The Knights of Columbus step up for Iraqi refugees–and so can we

The Knights of Columbus step up for Iraqi refugees–and so can we August 13, 2014

A reader writes:

I just wanted to let you and your readers know that the Knights of Columbus has set up a relief fund to help the Christians and other religious minorities who are being brutally persecuted in Iraq. 100% of all money donated will go to relief efforts. The Supreme Council has pledged $500,000 and will match donations up to another $500,000. If anyone wants to do a work of mercy and pledge some money to the relief effort, more information can be found at

I love these matching gift thingies:  More Dinner for the Dinar!

Browse Our Archives

Follow Us!

What Are Your Thoughts?leave a comment
  • kirthigdon

    Good for the KofC! The Catholic Near East Welfare Association is also a way to contribute to support Iraqi Christians. Speaking as someone who sponsored Assyrian Chaldean Catholics from Iran as immigrants to the US during the Iran/Iraq war, I am certainly willing to sponsor Iraqi immigants.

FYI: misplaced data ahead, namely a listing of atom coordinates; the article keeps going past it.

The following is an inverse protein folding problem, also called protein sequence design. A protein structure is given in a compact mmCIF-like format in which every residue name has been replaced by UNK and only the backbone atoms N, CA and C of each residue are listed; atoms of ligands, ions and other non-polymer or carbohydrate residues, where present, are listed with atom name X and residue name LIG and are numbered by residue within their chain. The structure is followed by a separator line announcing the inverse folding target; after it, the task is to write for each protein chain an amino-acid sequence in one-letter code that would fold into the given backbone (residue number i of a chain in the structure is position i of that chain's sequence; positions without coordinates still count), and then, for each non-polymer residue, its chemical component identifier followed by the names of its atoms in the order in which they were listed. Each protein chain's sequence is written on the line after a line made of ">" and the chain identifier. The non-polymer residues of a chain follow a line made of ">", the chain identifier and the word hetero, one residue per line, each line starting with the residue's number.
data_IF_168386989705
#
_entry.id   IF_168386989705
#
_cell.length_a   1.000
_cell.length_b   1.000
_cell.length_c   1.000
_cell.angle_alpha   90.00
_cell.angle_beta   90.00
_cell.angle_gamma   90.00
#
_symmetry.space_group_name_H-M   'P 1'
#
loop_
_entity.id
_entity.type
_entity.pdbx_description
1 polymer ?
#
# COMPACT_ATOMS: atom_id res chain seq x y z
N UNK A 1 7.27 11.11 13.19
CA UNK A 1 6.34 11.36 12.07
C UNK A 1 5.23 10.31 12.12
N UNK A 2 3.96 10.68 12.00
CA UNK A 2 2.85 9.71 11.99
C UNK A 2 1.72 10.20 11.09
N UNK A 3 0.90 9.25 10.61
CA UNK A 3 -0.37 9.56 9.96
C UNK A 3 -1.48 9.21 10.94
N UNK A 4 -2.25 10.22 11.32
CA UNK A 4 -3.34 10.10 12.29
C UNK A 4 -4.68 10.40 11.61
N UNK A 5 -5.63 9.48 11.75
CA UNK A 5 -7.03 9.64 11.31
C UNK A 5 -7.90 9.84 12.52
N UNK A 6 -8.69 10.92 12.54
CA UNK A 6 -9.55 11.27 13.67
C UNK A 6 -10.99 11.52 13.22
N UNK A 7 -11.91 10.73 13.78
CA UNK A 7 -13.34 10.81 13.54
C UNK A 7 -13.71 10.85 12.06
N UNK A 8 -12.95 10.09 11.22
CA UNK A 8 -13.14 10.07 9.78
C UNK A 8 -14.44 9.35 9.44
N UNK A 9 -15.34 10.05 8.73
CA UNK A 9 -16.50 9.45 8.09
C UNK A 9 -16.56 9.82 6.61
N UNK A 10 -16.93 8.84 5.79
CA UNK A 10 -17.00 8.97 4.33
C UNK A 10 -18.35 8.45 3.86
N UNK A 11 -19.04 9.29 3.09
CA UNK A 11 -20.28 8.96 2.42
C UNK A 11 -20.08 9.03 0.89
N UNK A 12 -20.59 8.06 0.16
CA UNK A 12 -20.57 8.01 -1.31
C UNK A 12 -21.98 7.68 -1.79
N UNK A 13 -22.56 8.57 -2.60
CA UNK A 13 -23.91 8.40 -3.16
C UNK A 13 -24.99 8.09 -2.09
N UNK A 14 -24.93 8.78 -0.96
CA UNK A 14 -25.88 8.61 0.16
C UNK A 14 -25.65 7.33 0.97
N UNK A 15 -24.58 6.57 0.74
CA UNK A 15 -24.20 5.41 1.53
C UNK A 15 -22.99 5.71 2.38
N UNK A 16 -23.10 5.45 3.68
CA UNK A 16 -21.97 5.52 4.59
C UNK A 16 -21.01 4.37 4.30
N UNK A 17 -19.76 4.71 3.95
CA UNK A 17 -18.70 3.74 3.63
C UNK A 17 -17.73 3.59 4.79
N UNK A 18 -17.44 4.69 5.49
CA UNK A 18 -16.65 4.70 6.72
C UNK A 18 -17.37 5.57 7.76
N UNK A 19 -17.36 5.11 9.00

Kirt Higdon

  • Cypressclimber

    Proud to be a Knight…

  • Linebyline

    I don’t understand the matching gift thing. I mean, if you’ve got that money and you’re willing to donate it anyway, why not just donate it and be done with it? Especially since there’s usually a limit.

    Of course, when it usually bugs me is when it’s companies promising to donate ten cents for every bag of chips or bottle of shampoo or whatever, up to so many thousand bucks. It’s really more an advertising investment than anything else, because that donation is a drop in the bucket compared to what they’ll make off people who think part of their purchase is going to help out the cause long after the cap is reached.

    The Knights aren’t selling shampoo or chips as far as I know, so I’m sure their motives are more pure than Buy-N-Large’s. But I still don’t get the mechanics of it.

    • chezami

      Because the point is to inspire generosity in others.

    • I’ll bet studies have shown that “matching gift” campaigns raise more money than if the donor just gave the other half and the organization begged.